Last week, Valve’s Steam Deck set the internet ablaze with gaming hype and memes. A handheld capable of playing full-quality PC games without actually spending thousands of dollars on a gaming PC? And reserving one is as easy as putting down five bucks and waiting a few months? Sign us up!
The pitch seemed almost too good to be true; you’re telling us we can play one of these as soon as December 2021 — as in this year?
Well… it turns out we may have jumped the gun on that part of the deal. The reservation page for Valve’s handheld PC-killer still says consoles will begin shipping in December 2021, but there’s a new “expected order availability date” for each version of the console, too. And they’re not even in 2021.
The Steam Deck landing page now claims the 64GB and 256GB models will be available in Q2 of 2022 — that is, sometime between April and June of next year. The high-tier 512GB model isn’t expected until Q3 of next year, which means it could potentially arrive as late as September 2022. More than a full year from now.
The status quo with a twist — If there’s any one overarching problem in the gaming industry right now, it’s an intense shortage of consoles. The PlayStation 5 has been all-but-impossible to find ever since its release in November of last year, and there’s almost no chance that will change in the near future. The Xbox Series X and Series S have faced similar supply chain issues, though to a lesser extent in most cases.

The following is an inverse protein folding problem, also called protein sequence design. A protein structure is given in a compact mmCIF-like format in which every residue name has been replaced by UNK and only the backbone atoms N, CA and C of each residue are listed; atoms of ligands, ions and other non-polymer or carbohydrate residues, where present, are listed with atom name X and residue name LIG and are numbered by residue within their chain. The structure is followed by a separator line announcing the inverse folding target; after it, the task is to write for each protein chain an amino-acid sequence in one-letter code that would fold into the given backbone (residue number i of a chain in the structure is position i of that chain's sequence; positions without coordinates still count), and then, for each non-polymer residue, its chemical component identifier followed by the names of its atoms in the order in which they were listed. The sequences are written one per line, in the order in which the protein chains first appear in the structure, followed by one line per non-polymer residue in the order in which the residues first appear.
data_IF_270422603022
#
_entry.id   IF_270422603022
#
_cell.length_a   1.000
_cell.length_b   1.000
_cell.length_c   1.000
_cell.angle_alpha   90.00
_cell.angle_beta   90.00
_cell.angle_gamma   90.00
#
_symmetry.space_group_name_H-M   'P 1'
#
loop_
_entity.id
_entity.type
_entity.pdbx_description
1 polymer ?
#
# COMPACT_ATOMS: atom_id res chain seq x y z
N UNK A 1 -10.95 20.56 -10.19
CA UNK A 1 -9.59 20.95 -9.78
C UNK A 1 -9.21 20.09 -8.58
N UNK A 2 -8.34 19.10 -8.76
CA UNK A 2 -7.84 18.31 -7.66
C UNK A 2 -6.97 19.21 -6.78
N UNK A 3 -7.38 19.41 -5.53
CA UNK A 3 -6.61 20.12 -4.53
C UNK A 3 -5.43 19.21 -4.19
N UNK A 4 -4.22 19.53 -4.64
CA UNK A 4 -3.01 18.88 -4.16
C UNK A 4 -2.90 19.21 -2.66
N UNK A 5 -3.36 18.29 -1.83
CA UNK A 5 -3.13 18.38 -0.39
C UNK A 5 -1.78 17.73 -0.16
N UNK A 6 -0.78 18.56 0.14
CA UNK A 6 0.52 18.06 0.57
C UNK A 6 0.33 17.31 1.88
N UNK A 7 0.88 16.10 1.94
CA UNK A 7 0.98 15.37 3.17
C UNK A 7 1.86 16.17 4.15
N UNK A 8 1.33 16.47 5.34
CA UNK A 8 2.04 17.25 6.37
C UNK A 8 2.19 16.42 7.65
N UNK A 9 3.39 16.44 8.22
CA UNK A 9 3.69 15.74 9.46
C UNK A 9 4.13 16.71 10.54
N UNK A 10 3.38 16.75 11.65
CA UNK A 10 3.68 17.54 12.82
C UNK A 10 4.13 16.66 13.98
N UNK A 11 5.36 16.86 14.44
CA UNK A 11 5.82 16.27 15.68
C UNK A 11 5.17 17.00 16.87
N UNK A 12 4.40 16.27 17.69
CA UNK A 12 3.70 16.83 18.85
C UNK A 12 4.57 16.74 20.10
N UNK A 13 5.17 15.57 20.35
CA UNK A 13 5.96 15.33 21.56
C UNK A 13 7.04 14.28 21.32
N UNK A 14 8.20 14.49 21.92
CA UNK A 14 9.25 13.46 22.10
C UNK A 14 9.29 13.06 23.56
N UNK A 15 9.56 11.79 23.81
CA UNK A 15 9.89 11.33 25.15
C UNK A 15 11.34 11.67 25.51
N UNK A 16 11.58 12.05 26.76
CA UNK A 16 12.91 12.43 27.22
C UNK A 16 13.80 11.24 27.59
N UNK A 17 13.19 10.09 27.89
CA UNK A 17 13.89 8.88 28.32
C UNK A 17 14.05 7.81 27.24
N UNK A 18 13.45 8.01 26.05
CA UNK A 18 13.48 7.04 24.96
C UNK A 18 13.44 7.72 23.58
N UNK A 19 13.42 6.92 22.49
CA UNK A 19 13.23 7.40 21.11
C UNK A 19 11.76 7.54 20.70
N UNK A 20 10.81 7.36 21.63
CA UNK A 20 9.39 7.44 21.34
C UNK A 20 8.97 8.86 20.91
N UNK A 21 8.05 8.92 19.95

The hunt for these consoles has frustrated gamers to no end. It seems the Steam Deck may be just as difficult to come by, but the company at least has a novel plan in place to make the search for one less painful. To pre-order a Steam Deck, gamers need simply to put down a $5 reservation fee. Beginning in December the company will begin sending out order invitations to those with reservations. And if you eventually decide it’s not worth the money or the wait, you can get your $5 back.
Worth the wait? — We’ll have to reserve full judgment for the handheld’s actual release, but there’s good reason to get excited about the device based on early specs alone. The Steam Deck gives gamers access to Steam’s massive library of current past-gen games, including huge AAA hits and smaller indie titles, too. Given how difficult it is to build or purchase a gaming PC right now, that access is more pivotal than ever. And in a handheld, no less.
The Steam Deck brought in more than 100,000 reservations in the first hour and a half it was available; it’s no wonder the company had to move back its expected shipment dates to later next year. That’s still likely sooner — and at a much lower cost — than what you’d expect when shopping for a gaming PC this year.